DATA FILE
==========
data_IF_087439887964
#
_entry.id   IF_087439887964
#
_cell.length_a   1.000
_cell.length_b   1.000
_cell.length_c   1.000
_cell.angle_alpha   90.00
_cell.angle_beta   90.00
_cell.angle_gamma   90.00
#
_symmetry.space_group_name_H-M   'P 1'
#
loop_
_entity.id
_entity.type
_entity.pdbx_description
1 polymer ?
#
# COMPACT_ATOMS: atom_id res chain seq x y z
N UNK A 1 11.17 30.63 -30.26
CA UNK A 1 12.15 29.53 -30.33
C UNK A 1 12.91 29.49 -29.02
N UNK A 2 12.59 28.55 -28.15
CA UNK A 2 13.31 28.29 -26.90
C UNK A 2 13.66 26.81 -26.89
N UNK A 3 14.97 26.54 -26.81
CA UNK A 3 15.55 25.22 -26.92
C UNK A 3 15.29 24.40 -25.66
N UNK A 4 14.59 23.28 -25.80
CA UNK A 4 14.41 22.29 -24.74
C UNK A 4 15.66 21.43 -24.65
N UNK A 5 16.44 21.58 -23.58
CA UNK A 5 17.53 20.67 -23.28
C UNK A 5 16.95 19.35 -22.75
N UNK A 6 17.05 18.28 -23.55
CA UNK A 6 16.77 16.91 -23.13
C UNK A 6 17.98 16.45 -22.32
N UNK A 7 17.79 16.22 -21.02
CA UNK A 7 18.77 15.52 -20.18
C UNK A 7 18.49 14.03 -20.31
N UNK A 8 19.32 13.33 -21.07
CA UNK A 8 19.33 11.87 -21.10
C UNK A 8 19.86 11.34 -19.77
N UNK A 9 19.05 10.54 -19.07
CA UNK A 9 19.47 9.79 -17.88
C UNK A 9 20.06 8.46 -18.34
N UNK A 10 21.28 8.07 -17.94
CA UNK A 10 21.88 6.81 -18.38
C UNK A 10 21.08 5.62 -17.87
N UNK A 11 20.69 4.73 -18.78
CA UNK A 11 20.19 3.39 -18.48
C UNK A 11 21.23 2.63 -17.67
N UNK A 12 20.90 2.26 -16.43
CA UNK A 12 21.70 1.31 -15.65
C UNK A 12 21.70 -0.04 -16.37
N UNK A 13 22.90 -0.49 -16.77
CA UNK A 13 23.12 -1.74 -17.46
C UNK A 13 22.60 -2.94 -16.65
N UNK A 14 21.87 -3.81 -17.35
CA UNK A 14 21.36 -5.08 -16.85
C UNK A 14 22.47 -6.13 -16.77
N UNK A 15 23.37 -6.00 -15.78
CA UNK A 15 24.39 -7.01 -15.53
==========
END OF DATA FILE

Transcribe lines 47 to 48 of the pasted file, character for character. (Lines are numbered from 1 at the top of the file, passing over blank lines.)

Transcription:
C UNK A 9 20.06 8.46 -18.34
N UNK A 10 21.28 8.07 -17.94